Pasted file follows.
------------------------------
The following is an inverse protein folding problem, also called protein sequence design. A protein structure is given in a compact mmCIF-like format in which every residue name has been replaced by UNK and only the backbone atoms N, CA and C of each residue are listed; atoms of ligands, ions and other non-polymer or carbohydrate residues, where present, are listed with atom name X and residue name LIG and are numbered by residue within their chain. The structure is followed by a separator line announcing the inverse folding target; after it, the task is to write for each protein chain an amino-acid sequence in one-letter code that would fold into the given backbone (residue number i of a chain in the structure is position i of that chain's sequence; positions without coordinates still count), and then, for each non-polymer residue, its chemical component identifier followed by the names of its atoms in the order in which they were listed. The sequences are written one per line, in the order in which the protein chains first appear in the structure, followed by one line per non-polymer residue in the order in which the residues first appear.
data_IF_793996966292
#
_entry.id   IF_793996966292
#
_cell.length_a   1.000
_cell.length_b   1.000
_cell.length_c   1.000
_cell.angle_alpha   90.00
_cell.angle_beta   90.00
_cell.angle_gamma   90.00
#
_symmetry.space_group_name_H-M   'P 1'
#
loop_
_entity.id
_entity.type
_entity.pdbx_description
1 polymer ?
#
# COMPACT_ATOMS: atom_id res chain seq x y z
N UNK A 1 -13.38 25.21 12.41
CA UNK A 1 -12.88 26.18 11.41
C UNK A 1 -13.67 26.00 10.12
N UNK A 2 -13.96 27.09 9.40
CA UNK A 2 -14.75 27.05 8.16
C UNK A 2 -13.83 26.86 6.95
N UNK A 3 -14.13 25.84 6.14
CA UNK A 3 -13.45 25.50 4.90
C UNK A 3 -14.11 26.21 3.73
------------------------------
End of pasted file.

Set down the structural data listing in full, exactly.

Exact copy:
The following is an inverse protein folding problem, also called protein sequence design. A protein structure is given in a compact mmCIF-like format in which every residue name has been replaced by UNK and only the backbone atoms N, CA and C of each residue are listed; atoms of ligands, ions and other non-polymer or carbohydrate residues, where present, are listed with atom name X and residue name LIG and are numbered by residue within their chain. The structure is followed by a separator line announcing the inverse folding target; after it, the task is to write for each protein chain an amino-acid sequence in one-letter code that would fold into the given backbone (residue number i of a chain in the structure is position i of that chain's sequence; positions without coordinates still count), and then, for each non-polymer residue, its chemical component identifier followed by the names of its atoms in the order in which they were listed. The sequences are written one per line, in the order in which the protein chains first appear in the structure, followed by one line per non-polymer residue in the order in which the residues first appear.
data_IF_793996966292
#
_entry.id   IF_793996966292
#
_cell.length_a   1.000
_cell.length_b   1.000
_cell.length_c   1.000
_cell.angle_alpha   90.00
_cell.angle_beta   90.00
_cell.angle_gamma   90.00
#
_symmetry.space_group_name_H-M   'P 1'
#
loop_
_entity.id
_entity.type
_entity.pdbx_description
1 polymer ?
#
# COMPACT_ATOMS: atom_id res chain seq x y z
N UNK A 1 -13.38 25.21 12.41
CA UNK A 1 -12.88 26.18 11.41
C UNK A 1 -13.67 26.00 10.12
N UNK A 2 -13.96 27.09 9.40
CA UNK A 2 -14.75 27.05 8.16
C UNK A 2 -13.83 26.86 6.95
N UNK A 3 -14.13 25.84 6.14
CA UNK A 3 -13.45 25.50 4.90
C UNK A 3 -14.11 26.21 3.73